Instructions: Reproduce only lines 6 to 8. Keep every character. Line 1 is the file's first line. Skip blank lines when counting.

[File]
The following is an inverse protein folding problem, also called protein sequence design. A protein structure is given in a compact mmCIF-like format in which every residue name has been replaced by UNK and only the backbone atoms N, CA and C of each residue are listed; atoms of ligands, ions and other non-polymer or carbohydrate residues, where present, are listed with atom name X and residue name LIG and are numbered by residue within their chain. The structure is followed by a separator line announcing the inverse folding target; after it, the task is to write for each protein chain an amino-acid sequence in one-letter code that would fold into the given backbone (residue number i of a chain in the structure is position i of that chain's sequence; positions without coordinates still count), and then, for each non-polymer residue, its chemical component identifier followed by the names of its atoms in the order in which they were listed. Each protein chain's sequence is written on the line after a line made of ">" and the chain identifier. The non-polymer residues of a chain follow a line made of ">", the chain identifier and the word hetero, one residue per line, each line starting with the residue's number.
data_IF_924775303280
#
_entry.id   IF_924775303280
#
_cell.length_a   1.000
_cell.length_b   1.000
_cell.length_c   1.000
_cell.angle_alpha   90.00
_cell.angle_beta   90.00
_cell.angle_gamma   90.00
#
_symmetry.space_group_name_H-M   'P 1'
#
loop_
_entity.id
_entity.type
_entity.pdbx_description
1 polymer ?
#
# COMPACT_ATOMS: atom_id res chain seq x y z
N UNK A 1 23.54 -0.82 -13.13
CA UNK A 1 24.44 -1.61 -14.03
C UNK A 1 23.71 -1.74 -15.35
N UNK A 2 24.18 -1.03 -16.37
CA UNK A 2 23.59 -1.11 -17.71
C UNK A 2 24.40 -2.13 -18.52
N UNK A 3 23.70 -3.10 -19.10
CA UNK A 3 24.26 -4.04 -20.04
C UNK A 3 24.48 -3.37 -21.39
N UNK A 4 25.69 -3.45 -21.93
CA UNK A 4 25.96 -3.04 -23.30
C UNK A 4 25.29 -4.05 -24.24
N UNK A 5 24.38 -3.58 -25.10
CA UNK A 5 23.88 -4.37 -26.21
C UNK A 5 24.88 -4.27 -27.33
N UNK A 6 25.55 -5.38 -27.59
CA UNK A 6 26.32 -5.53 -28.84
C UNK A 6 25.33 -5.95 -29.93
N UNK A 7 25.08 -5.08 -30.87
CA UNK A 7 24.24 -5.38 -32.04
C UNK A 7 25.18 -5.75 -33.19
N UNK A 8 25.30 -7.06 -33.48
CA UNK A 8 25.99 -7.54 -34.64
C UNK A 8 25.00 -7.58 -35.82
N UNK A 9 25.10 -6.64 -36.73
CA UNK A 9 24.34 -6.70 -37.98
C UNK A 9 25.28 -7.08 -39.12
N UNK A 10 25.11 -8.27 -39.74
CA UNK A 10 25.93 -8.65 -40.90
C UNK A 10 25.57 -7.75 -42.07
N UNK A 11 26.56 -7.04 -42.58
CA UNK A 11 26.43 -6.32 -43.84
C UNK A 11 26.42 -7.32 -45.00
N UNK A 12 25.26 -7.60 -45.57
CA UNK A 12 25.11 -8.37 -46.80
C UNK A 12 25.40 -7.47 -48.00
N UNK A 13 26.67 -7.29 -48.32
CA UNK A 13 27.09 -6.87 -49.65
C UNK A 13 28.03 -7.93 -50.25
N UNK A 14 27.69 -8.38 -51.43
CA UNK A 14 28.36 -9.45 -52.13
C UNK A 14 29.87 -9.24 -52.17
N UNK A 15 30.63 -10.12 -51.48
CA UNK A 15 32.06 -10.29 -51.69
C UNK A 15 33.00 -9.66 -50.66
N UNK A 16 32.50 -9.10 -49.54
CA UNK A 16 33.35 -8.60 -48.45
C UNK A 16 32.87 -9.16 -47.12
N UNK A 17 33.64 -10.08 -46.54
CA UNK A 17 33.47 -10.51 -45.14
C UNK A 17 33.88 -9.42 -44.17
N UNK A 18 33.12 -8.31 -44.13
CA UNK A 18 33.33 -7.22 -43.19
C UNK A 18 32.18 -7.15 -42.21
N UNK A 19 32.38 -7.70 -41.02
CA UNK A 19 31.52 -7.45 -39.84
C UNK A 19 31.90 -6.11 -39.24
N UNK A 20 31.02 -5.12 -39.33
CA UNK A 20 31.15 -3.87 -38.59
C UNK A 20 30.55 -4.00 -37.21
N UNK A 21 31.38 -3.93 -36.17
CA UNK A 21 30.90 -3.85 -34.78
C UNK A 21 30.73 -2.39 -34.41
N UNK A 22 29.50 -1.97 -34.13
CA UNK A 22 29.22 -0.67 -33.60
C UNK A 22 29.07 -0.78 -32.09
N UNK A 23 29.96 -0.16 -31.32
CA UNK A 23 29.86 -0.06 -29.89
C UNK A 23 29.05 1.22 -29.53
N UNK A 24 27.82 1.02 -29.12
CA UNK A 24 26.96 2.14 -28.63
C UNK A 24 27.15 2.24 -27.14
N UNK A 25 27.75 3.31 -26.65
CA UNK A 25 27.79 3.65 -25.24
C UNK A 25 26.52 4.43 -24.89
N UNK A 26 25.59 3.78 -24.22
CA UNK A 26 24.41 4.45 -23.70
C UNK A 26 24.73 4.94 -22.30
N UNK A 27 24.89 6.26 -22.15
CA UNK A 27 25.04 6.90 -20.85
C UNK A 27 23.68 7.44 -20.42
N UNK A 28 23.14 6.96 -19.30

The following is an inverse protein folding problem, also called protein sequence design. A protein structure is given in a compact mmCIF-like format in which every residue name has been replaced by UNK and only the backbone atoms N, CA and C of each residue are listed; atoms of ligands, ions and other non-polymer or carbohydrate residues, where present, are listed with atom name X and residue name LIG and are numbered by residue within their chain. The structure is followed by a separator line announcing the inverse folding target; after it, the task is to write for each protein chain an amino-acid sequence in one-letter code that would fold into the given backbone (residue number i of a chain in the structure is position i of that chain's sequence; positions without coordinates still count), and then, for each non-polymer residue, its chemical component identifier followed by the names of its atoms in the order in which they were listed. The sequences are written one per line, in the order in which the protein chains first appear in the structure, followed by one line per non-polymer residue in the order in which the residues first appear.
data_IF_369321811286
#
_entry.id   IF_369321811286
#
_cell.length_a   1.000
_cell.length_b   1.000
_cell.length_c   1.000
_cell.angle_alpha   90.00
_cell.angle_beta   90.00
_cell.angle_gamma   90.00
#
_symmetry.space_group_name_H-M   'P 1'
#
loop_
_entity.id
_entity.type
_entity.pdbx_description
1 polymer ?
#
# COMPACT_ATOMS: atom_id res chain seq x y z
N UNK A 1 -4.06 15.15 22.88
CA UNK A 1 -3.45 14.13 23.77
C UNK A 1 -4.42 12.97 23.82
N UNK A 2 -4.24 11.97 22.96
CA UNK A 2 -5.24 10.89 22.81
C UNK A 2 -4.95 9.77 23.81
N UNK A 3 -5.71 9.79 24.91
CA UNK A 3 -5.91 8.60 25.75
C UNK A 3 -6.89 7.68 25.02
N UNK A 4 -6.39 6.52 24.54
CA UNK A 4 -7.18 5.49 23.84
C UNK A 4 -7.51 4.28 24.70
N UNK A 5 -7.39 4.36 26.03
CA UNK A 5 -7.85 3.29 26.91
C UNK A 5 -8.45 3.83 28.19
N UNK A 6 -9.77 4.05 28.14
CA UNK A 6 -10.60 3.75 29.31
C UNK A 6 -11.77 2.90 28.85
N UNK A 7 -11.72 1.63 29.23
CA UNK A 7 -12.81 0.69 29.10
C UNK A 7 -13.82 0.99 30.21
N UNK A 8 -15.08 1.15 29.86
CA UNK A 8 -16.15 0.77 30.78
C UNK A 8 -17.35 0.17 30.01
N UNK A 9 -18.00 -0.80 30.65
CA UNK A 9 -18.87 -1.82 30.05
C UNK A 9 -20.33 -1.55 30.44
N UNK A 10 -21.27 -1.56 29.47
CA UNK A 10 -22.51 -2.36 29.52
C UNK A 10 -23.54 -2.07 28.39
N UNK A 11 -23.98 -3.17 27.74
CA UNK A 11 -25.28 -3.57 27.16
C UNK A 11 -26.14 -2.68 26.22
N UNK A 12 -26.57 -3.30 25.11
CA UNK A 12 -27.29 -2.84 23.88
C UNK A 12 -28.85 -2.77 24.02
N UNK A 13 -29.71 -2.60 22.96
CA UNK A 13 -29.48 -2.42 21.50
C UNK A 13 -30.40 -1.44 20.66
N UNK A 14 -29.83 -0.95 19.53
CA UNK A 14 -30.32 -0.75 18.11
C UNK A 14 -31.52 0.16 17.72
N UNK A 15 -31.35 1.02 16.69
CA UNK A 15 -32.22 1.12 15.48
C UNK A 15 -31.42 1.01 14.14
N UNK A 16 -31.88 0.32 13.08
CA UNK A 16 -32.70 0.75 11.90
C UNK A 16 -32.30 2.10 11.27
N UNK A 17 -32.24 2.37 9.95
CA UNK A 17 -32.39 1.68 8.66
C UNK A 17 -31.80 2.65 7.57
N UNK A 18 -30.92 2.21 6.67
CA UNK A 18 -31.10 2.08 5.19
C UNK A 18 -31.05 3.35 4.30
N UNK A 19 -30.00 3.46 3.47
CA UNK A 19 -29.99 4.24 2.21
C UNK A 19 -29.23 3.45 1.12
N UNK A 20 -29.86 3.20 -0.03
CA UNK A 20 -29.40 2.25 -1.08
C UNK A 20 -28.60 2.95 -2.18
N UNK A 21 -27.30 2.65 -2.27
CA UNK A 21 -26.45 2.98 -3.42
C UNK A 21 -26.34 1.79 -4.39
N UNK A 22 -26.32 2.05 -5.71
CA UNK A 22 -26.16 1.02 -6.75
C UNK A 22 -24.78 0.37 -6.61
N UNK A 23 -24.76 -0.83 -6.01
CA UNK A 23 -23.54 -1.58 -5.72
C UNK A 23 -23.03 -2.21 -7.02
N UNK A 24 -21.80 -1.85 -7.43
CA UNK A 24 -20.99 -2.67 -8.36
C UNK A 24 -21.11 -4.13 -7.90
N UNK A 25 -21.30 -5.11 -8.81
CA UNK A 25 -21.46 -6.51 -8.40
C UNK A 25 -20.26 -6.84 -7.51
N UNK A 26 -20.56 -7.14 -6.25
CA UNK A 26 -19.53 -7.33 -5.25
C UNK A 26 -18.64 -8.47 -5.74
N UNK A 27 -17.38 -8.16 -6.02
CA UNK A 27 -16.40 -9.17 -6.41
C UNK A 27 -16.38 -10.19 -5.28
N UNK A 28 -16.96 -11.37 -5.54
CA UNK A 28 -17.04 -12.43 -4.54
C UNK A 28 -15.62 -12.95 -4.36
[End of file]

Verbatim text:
_cell.length_a   1.000
_cell.length_b   1.000
_cell.length_c   1.000